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  21. Very interesting post, Jenny. I remember reading that you don't like erotic books so do you not review those? Or do you read any author whose style of writing you find acceptable? I can't review in any genre I write in. I find it too awkward. I agree it would be much easier from within an anonymous review site.

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    1. Hi
      I don't review erotic books, because I find it so embarrassing, I can't read the rude bits. I'm a terrible prude. It's not so bad if it's just one or two erotic scenes in a book of a different genre (crime and mystery novels are my favourites), I just flip through that scene and feel I can still give a balanced review because it was only a very small part of the book.
      It's interesting what you say about not reviewing in genres you write in yourself. Until you said that, I hadn't realised that I seldom do. I have a few favourite authors who write excellent horror stories and I review them, but I never review SciFi or historical. Hmm!
      Love
      Jenny
      xx

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  22. Herbert Grosshans

    Hi Jenny. Every writer wants to write a masterpiece. Nobody writes with the intention of producing rubbish. Time is just too precious. We spend weeks, months, often years weaving our dreams and thoughts into our stories. Sometimes we are even a bit shy about sharing them. Tastes are different, and there will always be those who will say, “This was crap.” It can be devastating to a budding author. We have to live with those negative comments. If the majority of readers like our stories then that is good enough. I remember one of my books received 5 stars from one reader and 1 star from another. Go figure. Some reviewers are kind. They won’t publish a review if they didn’t like the story. Perhaps they should write the author a short note explaining why they didn’t like it. That would help and not hurt so much.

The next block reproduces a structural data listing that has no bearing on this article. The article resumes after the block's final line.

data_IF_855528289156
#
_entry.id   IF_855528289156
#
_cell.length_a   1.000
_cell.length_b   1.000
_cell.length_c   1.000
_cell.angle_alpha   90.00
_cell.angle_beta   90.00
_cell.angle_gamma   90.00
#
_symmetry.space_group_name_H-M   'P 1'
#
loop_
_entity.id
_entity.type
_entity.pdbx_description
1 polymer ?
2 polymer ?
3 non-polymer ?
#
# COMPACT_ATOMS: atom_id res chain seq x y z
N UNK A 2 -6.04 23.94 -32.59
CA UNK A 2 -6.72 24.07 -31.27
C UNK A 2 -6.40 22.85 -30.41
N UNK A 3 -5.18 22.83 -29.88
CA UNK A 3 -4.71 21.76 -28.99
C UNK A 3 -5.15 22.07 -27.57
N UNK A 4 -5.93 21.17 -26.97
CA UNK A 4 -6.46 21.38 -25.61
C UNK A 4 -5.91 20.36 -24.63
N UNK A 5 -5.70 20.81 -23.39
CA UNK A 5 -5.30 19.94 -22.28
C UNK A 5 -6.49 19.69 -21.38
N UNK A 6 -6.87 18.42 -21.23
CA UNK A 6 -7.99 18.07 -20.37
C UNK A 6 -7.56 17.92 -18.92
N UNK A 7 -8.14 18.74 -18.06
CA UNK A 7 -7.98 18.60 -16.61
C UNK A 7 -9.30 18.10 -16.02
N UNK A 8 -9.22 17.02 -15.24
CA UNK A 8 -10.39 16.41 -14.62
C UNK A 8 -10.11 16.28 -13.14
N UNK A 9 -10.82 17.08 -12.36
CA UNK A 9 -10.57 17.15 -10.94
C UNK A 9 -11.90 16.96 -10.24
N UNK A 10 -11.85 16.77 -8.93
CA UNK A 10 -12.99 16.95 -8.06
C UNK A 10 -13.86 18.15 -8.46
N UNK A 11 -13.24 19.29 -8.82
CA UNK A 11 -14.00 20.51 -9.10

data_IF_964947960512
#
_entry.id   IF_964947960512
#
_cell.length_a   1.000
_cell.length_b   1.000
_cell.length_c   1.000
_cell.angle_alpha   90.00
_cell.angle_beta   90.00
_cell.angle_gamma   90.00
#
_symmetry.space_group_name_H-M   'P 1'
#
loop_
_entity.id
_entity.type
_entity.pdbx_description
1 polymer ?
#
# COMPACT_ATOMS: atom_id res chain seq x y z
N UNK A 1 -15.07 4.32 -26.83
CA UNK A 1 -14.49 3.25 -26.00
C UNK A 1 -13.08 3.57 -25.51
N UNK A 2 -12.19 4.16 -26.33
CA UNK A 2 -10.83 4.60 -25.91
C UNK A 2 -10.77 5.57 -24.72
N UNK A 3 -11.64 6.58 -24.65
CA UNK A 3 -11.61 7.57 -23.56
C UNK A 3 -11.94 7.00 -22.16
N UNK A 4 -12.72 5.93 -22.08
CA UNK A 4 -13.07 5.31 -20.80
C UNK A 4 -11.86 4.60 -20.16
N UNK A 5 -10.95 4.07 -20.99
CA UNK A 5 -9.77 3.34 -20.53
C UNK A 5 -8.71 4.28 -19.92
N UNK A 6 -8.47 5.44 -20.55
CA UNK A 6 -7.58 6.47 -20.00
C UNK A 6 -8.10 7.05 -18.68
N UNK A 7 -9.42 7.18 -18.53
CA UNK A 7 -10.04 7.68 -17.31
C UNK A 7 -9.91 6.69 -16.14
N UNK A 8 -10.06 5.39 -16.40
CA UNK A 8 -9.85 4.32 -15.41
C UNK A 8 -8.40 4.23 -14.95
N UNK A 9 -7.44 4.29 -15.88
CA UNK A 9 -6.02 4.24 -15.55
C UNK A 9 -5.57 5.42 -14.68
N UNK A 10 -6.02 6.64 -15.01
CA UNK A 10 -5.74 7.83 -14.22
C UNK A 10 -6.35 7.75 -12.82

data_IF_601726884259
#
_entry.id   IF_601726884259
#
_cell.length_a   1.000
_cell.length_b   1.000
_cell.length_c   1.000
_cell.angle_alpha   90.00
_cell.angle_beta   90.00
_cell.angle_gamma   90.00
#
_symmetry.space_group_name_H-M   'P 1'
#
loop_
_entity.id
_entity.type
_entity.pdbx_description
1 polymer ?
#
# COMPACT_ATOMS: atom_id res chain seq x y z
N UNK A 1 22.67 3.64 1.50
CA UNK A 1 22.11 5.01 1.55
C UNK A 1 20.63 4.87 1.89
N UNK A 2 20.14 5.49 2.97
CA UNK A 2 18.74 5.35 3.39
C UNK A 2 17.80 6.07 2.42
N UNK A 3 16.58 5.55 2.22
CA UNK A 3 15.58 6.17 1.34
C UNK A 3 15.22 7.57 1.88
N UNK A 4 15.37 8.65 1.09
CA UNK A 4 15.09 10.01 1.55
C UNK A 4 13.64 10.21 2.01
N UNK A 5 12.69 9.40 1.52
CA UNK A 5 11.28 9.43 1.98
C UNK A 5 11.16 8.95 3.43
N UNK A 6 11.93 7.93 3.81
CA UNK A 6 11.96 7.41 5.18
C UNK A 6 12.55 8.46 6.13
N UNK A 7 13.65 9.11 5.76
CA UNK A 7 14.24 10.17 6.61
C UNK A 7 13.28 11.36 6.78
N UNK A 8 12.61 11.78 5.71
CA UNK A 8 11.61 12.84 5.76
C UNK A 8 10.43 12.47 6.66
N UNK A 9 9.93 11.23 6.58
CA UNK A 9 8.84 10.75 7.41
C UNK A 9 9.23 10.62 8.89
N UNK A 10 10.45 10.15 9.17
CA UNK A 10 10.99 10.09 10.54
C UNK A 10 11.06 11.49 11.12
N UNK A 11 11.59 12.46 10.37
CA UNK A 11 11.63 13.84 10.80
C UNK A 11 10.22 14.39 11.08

posted by Herbert Grosshans at 10:08 AM on Mar 18

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  23. Hi Jenny. Great post. I review the works of others as well, but am a rank beginner. I try to be careful about what I read and only review genres I enjoy. I've also adopted the philosophy that if I can't say anything good about a book, I won't say anything at all. I think it's better to not post a review if it might hurt someone. I generally post reviews on Amazon and on my own site (http://cookinwithmisshavana.blogspot.com/). Only two authors have ever volunteered to review my books. I'm always nervous about that. They are, after all, competition. I try not to consider works in that light myself (competition), but I've heard that can be a problem.
    Thank you for the informative post.
    James

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  24. Hello, James. It seems to me that you have the right idea. I like your philosophy.
    I wouldn't worry too much about other authors being competition. It's not really a race. People who like to read will read thousands of books in their lifetime. I think it would only be a problem if the volunteer reviewer regarded YOU as competition and decided to nobble you. I can't imagine there are many out there who think like that. (And if they do, of course, it's a compliment. They must think you're good to be worth nobbling).